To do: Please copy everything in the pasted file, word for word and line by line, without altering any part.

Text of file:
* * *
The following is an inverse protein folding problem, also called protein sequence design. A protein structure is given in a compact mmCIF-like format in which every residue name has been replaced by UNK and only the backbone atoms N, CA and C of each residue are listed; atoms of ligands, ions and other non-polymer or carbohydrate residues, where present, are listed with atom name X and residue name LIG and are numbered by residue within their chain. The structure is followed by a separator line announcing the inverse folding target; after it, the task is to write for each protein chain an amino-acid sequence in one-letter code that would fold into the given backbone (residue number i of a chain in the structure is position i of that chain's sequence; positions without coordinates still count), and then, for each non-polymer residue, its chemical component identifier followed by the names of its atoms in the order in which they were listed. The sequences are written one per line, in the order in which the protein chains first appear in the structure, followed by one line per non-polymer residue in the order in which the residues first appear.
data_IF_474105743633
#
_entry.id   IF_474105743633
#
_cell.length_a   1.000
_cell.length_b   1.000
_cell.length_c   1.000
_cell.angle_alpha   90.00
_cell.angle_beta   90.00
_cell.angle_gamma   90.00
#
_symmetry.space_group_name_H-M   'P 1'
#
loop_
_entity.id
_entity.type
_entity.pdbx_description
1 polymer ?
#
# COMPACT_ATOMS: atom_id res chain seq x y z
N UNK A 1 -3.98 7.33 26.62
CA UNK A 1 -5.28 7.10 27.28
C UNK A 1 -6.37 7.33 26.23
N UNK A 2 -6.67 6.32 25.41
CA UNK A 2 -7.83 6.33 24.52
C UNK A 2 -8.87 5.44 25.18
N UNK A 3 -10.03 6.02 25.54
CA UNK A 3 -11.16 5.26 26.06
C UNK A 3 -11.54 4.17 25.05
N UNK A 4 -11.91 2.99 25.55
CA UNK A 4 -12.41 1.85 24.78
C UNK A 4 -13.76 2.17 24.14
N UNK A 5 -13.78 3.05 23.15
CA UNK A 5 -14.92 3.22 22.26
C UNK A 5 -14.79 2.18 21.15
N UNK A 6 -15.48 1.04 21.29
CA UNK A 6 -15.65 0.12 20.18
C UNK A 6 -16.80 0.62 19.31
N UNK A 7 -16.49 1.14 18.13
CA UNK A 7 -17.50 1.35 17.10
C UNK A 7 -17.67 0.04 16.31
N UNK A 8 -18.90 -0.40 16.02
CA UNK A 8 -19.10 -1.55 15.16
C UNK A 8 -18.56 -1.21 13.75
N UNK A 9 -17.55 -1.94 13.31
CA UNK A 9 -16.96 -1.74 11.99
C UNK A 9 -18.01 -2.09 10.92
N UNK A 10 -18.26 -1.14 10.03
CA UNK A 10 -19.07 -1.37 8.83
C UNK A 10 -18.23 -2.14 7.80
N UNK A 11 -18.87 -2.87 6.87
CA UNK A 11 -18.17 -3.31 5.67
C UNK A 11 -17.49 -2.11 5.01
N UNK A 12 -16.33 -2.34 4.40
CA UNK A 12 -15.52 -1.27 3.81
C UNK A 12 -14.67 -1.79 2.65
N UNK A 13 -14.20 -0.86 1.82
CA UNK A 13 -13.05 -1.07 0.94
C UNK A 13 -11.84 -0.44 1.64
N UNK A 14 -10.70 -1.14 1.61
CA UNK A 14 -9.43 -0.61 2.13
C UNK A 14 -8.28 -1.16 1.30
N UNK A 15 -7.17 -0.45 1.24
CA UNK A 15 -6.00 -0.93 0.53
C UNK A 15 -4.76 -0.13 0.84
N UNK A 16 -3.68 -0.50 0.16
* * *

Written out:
The following is an inverse protein folding problem, also called protein sequence design. A protein structure is given in a compact mmCIF-like format in which every residue name has been replaced by UNK and only the backbone atoms N, CA and C of each residue are listed; atoms of ligands, ions and other non-polymer or carbohydrate residues, where present, are listed with atom name X and residue name LIG and are numbered by residue within their chain. The structure is followed by a separator line announcing the inverse folding target; after it, the task is to write for each protein chain an amino-acid sequence in one-letter code that would fold into the given backbone (residue number i of a chain in the structure is position i of that chain's sequence; positions without coordinates still count), and then, for each non-polymer residue, its chemical component identifier followed by the names of its atoms in the order in which they were listed. The sequences are written one per line, in the order in which the protein chains first appear in the structure, followed by one line per non-polymer residue in the order in which the residues first appear.
data_IF_474105743633
#
_entry.id   IF_474105743633
#
_cell.length_a   1.000
_cell.length_b   1.000
_cell.length_c   1.000
_cell.angle_alpha   90.00
_cell.angle_beta   90.00
_cell.angle_gamma   90.00
#
_symmetry.space_group_name_H-M   'P 1'
#
loop_
_entity.id
_entity.type
_entity.pdbx_description
1 polymer ?
#
# COMPACT_ATOMS: atom_id res chain seq x y z
N UNK A 1 -3.98 7.33 26.62
CA UNK A 1 -5.28 7.10 27.28
C UNK A 1 -6.37 7.33 26.23
N UNK A 2 -6.67 6.32 25.41
CA UNK A 2 -7.83 6.33 24.52
C UNK A 2 -8.87 5.44 25.18
N UNK A 3 -10.03 6.02 25.54
CA UNK A 3 -11.16 5.26 26.06
C UNK A 3 -11.54 4.17 25.05
N UNK A 4 -11.91 2.99 25.55
CA UNK A 4 -12.41 1.85 24.78
C UNK A 4 -13.76 2.17 24.14
N UNK A 5 -13.78 3.05 23.15
CA UNK A 5 -14.92 3.22 22.26
C UNK A 5 -14.79 2.18 21.15
N UNK A 6 -15.48 1.04 21.29
CA UNK A 6 -15.65 0.12 20.18
C UNK A 6 -16.80 0.62 19.31
N UNK A 7 -16.49 1.14 18.13
CA UNK A 7 -17.50 1.35 17.10
C UNK A 7 -17.67 0.04 16.31
N UNK A 8 -18.90 -0.40 16.02
CA UNK A 8 -19.10 -1.55 15.16
C UNK A 8 -18.56 -1.21 13.75
N UNK A 9 -17.55 -1.94 13.31
CA UNK A 9 -16.96 -1.74 11.99
C UNK A 9 -18.01 -2.09 10.92
N UNK A 10 -18.26 -1.14 10.03
CA UNK A 10 -19.07 -1.37 8.83
C UNK A 10 -18.23 -2.14 7.80
N UNK A 11 -18.87 -2.87 6.87
CA UNK A 11 -18.17 -3.31 5.67
C UNK A 11 -17.49 -2.11 5.01
N UNK A 12 -16.33 -2.34 4.40
CA UNK A 12 -15.52 -1.27 3.81
C UNK A 12 -14.67 -1.79 2.65
N UNK A 13 -14.20 -0.86 1.82
CA UNK A 13 -13.05 -1.07 0.94
C UNK A 13 -11.84 -0.44 1.64
N UNK A 14 -10.70 -1.14 1.61
CA UNK A 14 -9.43 -0.61 2.13
C UNK A 14 -8.28 -1.16 1.30
N UNK A 15 -7.17 -0.45 1.24
CA UNK A 15 -6.00 -0.93 0.53
C UNK A 15 -4.76 -0.13 0.84
N UNK A 16 -3.68 -0.50 0.16